A Friend’s One-Day Escapade in Tagaytay: Episode Two (Tagaytay Highlands and Crosswinds)
1. Tagaytay Highlands
After enjoying a sumptuous meal at Balay Dako, we hurried to Tagaytay Highlands to meet someone who invited us to check out new developments in the area. Due to the heavy traffic, it took us around half an hour to reach our destination. Traversing this private mountain hideaway was quite challenging as we went up and down the winding roads, from steep ascents to pulse-racing descents, adventuring the hilly slope! As a result, we concluded that living in the Highlands would require either an experienced owner-driver or prospective not-so-young investors (e.g., Gen X and boomers) who intend to make the Highlands their main retirement place but have the means to employ skilled family drivers to drive around the place.
It was not my first time seeing the Highlands; I recalled visiting the place with some friends during its early years of operation. However, during our recent visit, we were greeted by a much-enhanced highlands, with significant aesthetic improvements. Upon entering the gate, we were immediately enthralled by the fascinating and scenic view: curated lush greenery, tall pine trees, and colorful flowering shrubs. The vegetation along the Tagaytay ridge, which overlooks Taal Lake and Volcano, had been planted with towering trees, offering breathtaking views of the surrounding landscape. We knew that it would be a waste of our time not to take the opportunity to see the place in its improved state.
Our exploration though was quite dissatisfying since what was presented to us was the midlands area, which did not interest us. While the facilities of the highlands (except for the golf area, which midlands and greenlands have their own) can be accessed and enjoyed by every resident of the place, midlands buildings consist more of condominium and townhome units that are not as attractive to potential buyers looking for investment opportunities in the area. In contrast, the highlands offer log/wood cabins coupled with glass and stone architecture, as well as contemporary ranch houses, which are more appealing options.
Nevertheless, if you are looking for a potentially lucrative long-term investment in Tagaytay, we would still recommend the Highlands due to its proximity to Metro Manila, stunning views, and exclusive privileges that make it an attractive investment option. However, it’s important to consider other contributing factors such as current real estate market trends, the property’s resale value, its potential for future development in the area, and certain financial implications (such as risks, including natural calamities-earthquakes, etc., and taxes) before investing large sums of money to purchase the property.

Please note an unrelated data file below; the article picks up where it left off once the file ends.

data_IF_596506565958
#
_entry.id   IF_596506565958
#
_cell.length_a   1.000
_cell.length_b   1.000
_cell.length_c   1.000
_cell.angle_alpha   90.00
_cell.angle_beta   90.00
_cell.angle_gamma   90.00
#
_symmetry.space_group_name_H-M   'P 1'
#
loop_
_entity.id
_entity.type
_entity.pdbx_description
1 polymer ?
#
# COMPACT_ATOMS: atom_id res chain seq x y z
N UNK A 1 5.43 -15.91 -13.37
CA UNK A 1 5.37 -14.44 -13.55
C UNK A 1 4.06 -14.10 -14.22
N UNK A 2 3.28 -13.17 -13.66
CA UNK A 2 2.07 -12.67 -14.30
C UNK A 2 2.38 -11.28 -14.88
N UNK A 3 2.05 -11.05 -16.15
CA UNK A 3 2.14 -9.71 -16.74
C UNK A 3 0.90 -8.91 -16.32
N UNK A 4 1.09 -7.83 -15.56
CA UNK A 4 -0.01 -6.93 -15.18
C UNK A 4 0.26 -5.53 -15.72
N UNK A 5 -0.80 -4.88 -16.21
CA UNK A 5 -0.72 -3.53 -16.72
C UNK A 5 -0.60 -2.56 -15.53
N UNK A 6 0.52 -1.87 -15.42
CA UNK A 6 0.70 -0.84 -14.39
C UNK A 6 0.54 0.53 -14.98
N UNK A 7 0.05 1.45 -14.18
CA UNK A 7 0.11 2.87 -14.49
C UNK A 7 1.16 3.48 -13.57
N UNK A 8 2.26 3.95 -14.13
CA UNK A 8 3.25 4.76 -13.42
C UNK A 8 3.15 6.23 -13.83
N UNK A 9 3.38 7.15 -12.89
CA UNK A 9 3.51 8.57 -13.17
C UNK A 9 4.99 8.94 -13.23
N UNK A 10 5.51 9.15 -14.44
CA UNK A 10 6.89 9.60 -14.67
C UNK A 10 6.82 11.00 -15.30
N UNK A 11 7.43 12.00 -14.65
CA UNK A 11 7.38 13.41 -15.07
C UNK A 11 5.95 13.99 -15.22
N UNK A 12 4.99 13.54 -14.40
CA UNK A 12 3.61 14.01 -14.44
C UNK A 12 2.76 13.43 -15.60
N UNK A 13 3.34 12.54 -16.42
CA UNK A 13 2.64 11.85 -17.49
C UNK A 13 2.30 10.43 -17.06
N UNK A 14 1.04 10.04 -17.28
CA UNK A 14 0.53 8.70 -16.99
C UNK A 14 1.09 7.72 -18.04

Since we still had other places to explore and errands to run, we left the Highlands and proceeded to Crosswinds, which is another lucrative hideaway and a potential investment. While both places have a warm and cozy vibe with rustic charm yet modern feel, Crosswinds is more known for its Switzerland-inspired houses, resembling wooden cottages or lodge chalets typical of the Alpine region in Europe. Additionally, Crosswinds has more cafes and restaurants accessible and ready for potential investors and tourists.
One of the more famous cafes we visited at Crosswinds is called “Napa at Crosswinds,” a newly opened cafe inspired by rustic houses in Napa Valley, California. It has a strategic location with instagrammable view of surrounding hills and green pine trees, and offers both indoor and alfresco dining options. However, our plan to taste the food was derailed when we arrived on a weekend and found a long queue outside the restaurant’s gate, and another queue inside for orders. We settled for a quick sneak peek and some photo opportunities with the gang!
As we were about to leave the premises, we noticed another cafe house, called Coffee Project just located before reaching the gate of Crosswinds. Its instaworthy signage and interior decors are more than enough to attract curious coffee lovers and foodies to the place. Its interiors are great and cozy to hang around. As to the food, it was good but a bit pricey.
However, when we asked if they had a restroom for personal needs, the staff informed us that their toilets were out of order. This was not satisfactory for a cafe resto (apparently owned by one of Forbes’ top billionaires in the Philippines), and it was a significant drawback for us. Consequently, we had to leave and look for another venue that could accommodate our needs. Luckily, we found a restaurant (RSM Tagaytay) with clean powder room and toilets on our way back home and stopped there to buy some food and snacks as well. It was already dusk when we dropped off our friends at Conrad Hotel and we arrived home safe and sound; and had a good night’s sleep after a tiring yet fun day of travel!
Hope you got some useful tips in this blog. Enjoy!